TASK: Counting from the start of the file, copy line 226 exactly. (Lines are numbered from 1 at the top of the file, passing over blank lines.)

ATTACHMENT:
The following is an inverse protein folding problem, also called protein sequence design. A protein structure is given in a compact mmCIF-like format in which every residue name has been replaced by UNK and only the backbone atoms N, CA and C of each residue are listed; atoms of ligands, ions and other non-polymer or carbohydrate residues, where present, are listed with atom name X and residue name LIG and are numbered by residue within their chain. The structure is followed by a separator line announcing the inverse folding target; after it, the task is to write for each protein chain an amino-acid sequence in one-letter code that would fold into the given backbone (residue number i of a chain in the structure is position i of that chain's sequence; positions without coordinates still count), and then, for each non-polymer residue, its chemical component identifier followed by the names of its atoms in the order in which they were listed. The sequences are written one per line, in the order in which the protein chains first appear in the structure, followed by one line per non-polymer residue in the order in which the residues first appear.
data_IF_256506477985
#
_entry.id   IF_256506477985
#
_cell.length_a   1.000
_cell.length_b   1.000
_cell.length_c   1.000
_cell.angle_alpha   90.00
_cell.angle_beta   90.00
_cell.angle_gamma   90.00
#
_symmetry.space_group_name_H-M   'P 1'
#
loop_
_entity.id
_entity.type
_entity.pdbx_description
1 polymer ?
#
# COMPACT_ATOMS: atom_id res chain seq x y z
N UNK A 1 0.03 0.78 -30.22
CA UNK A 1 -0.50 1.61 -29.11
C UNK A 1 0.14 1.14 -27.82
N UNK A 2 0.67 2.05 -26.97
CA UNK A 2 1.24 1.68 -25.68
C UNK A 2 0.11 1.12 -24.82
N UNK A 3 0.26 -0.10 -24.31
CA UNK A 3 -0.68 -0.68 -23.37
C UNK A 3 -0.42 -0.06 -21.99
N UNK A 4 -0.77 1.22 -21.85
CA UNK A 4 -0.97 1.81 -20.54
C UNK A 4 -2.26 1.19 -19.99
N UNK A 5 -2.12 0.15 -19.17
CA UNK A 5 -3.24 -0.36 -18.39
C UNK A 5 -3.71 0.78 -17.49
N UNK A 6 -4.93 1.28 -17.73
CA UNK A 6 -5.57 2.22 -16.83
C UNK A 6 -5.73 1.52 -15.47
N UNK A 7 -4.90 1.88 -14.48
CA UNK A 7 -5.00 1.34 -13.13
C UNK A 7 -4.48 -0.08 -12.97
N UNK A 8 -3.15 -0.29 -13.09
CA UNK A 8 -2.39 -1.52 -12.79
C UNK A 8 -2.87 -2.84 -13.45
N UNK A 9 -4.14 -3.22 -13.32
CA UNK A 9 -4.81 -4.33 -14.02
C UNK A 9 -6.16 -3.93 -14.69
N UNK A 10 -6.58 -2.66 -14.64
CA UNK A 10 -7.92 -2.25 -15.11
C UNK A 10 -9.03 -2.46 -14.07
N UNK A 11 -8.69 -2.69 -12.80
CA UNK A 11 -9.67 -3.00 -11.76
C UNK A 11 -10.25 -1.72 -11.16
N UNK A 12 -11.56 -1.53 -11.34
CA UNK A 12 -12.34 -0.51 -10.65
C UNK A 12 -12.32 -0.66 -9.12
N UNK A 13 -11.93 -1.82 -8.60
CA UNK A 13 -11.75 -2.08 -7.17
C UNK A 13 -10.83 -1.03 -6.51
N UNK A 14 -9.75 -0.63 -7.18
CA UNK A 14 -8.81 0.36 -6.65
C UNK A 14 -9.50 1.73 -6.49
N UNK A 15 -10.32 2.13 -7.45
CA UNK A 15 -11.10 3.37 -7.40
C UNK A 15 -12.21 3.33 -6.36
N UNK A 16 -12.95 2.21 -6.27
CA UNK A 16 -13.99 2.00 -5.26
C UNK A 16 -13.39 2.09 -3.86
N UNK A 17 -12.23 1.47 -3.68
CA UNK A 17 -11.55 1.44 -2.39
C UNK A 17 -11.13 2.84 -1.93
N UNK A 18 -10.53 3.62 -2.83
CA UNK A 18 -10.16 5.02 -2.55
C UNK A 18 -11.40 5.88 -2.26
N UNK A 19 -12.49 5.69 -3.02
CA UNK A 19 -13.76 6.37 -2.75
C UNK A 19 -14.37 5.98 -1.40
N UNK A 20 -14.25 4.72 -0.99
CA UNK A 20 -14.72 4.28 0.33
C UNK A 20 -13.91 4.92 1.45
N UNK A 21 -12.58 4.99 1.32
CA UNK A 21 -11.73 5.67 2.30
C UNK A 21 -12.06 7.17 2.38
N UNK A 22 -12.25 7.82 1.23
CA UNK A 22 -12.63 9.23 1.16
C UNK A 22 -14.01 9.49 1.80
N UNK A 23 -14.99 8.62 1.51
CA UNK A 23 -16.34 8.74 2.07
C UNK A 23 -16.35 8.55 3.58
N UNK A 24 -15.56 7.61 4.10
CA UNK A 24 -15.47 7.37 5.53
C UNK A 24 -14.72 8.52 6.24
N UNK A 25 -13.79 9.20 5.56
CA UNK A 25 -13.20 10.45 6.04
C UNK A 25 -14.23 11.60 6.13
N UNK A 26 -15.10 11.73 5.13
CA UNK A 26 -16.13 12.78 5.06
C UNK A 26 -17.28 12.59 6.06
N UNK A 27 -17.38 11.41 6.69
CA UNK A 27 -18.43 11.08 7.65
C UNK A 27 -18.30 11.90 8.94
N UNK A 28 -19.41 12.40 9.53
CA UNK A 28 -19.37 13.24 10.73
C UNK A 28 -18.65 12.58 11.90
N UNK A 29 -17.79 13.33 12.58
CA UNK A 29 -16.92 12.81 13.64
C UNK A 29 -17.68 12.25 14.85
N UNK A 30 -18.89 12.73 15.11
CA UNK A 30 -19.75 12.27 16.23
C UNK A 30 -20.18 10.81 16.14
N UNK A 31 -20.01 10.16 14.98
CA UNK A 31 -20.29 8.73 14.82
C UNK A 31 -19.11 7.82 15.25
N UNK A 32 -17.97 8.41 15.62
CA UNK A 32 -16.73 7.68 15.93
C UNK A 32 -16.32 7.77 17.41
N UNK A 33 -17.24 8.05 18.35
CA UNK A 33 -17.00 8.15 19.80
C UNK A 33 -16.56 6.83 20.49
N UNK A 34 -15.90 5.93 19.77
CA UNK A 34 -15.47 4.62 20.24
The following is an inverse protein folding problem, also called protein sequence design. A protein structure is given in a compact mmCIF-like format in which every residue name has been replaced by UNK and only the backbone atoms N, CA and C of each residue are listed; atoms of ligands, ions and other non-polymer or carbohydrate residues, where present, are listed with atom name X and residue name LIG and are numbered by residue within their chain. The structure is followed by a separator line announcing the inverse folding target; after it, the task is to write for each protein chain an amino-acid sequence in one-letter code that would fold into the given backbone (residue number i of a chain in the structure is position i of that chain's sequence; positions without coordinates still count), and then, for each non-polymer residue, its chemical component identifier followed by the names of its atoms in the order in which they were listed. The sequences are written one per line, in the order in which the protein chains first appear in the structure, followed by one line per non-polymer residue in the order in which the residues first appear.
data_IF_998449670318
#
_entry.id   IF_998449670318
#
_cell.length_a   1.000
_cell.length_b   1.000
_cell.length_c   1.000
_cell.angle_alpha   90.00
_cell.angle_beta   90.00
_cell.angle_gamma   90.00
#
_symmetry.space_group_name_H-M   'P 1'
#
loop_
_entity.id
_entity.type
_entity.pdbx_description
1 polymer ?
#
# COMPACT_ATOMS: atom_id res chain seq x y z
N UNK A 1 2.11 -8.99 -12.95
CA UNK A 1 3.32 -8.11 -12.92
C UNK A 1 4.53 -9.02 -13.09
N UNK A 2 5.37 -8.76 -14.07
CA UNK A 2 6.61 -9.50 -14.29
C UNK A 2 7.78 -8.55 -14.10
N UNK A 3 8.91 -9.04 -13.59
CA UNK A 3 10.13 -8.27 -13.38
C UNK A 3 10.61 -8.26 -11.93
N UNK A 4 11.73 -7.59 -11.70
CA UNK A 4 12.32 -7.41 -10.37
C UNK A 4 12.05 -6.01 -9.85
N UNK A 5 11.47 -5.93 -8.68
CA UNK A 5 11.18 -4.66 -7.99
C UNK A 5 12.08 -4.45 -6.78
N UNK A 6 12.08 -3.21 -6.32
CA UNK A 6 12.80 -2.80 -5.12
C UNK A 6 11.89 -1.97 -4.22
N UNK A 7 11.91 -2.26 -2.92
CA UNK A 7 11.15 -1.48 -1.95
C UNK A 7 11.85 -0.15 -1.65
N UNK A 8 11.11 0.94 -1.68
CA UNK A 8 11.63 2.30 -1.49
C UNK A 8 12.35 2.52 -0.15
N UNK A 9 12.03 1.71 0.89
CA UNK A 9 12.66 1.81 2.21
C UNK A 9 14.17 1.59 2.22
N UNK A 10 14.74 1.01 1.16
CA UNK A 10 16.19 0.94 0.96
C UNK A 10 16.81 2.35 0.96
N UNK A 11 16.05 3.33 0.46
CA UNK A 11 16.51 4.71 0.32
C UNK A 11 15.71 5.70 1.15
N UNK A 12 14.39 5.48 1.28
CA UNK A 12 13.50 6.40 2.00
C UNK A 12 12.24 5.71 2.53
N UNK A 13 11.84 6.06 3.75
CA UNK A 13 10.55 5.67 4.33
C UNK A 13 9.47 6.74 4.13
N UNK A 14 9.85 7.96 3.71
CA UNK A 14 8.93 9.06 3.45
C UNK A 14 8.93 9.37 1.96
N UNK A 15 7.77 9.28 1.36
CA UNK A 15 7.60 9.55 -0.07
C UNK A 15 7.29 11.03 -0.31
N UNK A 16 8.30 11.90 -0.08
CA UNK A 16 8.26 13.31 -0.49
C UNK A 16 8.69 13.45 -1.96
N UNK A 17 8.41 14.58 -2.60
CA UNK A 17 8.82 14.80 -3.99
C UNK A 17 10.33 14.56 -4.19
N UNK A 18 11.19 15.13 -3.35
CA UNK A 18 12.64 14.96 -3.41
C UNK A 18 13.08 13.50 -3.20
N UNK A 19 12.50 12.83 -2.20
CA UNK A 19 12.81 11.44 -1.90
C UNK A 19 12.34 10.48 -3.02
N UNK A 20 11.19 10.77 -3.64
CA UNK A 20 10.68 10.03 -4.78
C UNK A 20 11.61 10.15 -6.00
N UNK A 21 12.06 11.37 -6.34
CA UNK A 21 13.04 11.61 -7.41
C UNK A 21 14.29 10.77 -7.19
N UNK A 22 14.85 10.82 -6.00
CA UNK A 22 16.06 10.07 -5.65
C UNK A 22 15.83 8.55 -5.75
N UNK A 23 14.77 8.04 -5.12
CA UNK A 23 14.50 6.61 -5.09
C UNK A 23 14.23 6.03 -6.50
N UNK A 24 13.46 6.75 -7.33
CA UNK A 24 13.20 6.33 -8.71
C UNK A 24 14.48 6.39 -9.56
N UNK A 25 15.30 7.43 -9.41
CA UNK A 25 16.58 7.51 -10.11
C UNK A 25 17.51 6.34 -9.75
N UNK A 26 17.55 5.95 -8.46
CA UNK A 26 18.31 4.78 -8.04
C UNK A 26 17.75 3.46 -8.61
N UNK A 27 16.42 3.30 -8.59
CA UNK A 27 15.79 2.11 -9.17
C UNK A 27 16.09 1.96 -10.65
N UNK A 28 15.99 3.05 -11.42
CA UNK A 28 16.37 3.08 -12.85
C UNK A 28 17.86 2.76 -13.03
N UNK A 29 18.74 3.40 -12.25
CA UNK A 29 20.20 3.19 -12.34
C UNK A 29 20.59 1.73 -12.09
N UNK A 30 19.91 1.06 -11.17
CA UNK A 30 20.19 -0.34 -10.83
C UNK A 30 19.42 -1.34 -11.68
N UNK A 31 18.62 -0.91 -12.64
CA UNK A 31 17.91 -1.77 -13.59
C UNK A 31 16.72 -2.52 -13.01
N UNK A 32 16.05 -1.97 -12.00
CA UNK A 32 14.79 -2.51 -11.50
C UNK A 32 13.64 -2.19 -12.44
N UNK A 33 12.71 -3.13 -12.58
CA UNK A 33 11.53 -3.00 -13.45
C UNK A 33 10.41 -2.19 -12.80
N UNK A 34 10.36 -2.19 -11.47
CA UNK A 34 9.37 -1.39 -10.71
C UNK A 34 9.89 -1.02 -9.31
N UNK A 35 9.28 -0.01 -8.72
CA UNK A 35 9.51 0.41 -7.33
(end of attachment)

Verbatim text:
CA UNK A 28 16.37 3.08 -12.85